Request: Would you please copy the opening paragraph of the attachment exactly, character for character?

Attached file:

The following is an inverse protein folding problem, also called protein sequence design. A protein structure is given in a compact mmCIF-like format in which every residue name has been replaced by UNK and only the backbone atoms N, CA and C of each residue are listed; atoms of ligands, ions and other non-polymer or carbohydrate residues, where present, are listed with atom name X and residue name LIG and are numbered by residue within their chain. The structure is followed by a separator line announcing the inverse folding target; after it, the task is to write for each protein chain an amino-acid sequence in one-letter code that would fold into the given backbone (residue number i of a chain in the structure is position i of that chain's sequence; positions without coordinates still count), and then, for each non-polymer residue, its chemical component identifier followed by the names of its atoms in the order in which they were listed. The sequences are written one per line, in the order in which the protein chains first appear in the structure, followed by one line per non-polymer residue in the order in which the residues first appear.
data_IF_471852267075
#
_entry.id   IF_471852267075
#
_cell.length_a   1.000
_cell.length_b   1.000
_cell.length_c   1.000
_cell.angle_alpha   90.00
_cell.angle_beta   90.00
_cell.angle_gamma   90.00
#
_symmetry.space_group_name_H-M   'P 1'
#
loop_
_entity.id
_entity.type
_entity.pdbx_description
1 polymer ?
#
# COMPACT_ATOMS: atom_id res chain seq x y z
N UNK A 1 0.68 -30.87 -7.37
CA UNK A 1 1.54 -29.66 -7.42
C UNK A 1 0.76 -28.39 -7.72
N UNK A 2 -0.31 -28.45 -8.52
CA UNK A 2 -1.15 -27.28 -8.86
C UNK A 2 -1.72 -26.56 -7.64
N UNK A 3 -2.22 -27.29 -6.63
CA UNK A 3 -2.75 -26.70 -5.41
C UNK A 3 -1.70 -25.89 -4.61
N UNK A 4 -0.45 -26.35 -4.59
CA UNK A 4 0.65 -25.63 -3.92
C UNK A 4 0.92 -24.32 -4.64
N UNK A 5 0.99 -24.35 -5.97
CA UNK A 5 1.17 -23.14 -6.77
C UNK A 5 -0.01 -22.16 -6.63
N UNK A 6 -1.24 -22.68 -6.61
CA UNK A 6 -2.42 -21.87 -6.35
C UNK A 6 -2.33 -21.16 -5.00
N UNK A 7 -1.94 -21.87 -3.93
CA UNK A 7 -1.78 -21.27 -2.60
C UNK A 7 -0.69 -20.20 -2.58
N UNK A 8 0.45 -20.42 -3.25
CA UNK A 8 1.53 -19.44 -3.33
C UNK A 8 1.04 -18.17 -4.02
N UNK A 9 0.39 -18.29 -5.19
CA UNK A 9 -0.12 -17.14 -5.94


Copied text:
The following is an inverse protein folding problem, also called protein sequence design. A protein structure is given in a compact mmCIF-like format in which every residue name has been replaced by UNK and only the backbone atoms N, CA and C of each residue are listed; atoms of ligands, ions and other non-polymer or carbohydrate residues, where present, are listed with atom name X and residue name LIG and are numbered by residue within their chain. The structure is followed by a separator line announcing the inverse folding target; after it, the task is to write for each protein chain an amino-acid sequence in one-letter code that would fold into the given backbone (residue number i of a chain in the structure is position i of that chain's sequence; positions without coordinates still count), and then, for each non-polymer residue, its chemical component identifier followed by the names of its atoms in the order in which they were listed. The sequences are written one per line, in the order in which the protein chains first appear in the structure, followed by one line per non-polymer residue in the order in which the residues first appear.